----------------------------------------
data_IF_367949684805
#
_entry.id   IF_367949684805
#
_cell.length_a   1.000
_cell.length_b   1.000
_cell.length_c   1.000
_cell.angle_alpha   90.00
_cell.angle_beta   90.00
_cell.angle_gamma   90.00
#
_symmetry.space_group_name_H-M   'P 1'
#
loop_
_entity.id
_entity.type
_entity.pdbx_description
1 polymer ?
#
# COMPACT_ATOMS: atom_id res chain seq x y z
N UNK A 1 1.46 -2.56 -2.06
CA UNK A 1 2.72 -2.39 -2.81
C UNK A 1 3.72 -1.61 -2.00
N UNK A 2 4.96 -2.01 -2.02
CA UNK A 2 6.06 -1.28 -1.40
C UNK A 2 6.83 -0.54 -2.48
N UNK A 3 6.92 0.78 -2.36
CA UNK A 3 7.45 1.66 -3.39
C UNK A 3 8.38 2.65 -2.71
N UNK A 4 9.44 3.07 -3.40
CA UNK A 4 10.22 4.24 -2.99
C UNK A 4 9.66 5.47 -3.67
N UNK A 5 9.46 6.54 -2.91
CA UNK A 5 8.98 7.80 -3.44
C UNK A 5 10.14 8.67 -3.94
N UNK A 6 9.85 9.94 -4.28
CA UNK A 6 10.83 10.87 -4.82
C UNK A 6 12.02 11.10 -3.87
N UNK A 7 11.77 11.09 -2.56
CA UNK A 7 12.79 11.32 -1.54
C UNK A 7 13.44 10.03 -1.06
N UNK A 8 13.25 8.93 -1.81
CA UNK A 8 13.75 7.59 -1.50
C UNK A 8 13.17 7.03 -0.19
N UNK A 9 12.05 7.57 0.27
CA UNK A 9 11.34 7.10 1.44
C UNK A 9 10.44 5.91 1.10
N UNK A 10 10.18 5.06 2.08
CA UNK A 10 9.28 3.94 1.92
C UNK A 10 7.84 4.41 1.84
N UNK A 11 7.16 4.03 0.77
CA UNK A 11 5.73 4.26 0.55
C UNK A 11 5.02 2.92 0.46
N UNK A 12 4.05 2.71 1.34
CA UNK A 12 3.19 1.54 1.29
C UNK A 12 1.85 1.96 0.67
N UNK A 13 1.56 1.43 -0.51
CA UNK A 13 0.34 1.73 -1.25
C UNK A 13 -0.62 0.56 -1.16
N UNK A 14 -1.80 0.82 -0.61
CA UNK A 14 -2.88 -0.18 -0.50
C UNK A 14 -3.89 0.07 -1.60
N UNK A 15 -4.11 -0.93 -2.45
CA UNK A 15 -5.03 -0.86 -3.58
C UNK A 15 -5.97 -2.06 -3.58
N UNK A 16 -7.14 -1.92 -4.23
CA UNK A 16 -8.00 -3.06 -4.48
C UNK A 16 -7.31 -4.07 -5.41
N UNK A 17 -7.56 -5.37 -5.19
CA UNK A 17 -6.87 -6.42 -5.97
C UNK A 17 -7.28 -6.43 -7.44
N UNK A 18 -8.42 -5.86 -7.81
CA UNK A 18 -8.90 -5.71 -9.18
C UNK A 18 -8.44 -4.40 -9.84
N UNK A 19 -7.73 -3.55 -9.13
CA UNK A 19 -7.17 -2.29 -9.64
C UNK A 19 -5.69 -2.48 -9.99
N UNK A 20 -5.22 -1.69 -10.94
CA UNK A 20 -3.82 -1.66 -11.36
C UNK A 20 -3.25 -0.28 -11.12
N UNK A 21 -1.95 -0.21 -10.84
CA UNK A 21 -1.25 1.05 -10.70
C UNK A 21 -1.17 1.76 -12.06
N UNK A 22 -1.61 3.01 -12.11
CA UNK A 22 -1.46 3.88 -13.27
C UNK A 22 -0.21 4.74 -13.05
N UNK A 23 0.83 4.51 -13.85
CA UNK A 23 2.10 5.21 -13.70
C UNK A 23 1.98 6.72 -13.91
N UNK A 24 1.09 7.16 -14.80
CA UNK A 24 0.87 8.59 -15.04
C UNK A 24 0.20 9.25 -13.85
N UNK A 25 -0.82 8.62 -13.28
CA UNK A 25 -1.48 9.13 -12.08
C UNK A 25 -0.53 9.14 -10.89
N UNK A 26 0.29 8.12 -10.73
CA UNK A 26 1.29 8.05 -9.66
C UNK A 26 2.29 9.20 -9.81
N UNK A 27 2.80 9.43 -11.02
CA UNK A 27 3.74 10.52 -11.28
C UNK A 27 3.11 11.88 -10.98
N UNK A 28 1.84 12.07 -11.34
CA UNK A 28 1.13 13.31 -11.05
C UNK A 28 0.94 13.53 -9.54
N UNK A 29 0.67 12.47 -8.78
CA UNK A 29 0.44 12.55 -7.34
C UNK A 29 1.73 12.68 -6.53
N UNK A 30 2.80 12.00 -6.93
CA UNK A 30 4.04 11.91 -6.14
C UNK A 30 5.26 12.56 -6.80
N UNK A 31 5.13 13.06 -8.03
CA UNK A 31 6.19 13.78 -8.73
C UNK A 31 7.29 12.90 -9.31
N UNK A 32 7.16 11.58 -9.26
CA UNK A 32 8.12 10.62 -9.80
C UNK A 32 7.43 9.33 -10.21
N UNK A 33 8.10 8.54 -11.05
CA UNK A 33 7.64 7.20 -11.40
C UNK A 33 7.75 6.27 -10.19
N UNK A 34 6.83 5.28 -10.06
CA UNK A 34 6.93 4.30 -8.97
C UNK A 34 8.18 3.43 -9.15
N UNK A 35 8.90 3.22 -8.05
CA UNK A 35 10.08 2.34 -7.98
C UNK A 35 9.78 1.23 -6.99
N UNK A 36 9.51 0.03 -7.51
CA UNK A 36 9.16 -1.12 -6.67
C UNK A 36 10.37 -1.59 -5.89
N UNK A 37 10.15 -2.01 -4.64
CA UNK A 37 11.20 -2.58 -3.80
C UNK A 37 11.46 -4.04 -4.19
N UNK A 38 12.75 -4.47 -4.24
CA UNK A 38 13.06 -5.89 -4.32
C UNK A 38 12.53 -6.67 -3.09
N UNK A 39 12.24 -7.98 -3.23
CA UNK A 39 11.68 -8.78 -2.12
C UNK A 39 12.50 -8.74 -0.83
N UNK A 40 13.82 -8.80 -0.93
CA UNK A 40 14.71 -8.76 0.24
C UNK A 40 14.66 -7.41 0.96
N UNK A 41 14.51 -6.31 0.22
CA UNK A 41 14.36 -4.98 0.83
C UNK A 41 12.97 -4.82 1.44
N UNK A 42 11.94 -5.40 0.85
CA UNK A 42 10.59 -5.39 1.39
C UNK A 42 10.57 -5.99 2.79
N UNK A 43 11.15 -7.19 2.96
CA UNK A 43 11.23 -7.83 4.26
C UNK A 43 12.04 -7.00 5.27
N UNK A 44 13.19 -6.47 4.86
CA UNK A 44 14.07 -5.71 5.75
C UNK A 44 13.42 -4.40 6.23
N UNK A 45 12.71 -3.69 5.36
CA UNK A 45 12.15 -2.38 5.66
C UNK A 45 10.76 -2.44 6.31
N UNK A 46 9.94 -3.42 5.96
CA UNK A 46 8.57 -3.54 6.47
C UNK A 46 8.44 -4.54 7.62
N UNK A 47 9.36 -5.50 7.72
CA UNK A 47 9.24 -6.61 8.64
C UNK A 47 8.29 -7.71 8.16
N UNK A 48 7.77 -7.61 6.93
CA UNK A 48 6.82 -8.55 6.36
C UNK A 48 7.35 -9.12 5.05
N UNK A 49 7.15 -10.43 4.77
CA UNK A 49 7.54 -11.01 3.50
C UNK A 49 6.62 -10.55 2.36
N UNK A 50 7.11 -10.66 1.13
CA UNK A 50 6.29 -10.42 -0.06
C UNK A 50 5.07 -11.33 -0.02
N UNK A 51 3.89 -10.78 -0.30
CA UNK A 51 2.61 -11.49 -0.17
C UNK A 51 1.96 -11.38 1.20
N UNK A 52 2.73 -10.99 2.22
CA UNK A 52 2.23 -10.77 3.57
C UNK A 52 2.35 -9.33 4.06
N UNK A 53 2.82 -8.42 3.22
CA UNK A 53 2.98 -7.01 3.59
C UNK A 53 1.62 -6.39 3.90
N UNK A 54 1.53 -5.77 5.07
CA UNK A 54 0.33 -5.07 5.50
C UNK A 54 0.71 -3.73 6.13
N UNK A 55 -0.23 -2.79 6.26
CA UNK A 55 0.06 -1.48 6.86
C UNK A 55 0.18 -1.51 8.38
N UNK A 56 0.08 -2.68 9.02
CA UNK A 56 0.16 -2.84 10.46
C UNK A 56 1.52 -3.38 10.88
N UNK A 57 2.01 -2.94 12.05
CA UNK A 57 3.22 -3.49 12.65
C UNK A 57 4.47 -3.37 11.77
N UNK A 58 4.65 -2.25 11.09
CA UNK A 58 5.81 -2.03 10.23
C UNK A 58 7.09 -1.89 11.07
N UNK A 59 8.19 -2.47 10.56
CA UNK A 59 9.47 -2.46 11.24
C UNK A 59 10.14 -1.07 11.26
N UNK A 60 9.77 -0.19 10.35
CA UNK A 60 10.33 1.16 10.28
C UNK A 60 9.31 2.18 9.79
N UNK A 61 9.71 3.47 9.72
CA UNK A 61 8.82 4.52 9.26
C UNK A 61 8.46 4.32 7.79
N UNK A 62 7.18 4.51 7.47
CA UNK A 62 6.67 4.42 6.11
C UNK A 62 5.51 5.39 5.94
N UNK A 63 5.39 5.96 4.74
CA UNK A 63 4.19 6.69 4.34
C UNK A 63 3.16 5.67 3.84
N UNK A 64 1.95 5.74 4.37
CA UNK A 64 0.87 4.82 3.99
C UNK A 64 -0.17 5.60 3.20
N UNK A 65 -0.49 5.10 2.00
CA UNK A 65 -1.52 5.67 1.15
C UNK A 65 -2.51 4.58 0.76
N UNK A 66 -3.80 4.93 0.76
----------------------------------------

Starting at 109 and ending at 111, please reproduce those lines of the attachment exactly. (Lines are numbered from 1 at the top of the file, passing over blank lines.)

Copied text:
CA UNK A 30 4.04 11.91 -6.14
C UNK A 30 5.26 12.56 -6.80
N UNK A 31 5.13 13.06 -8.03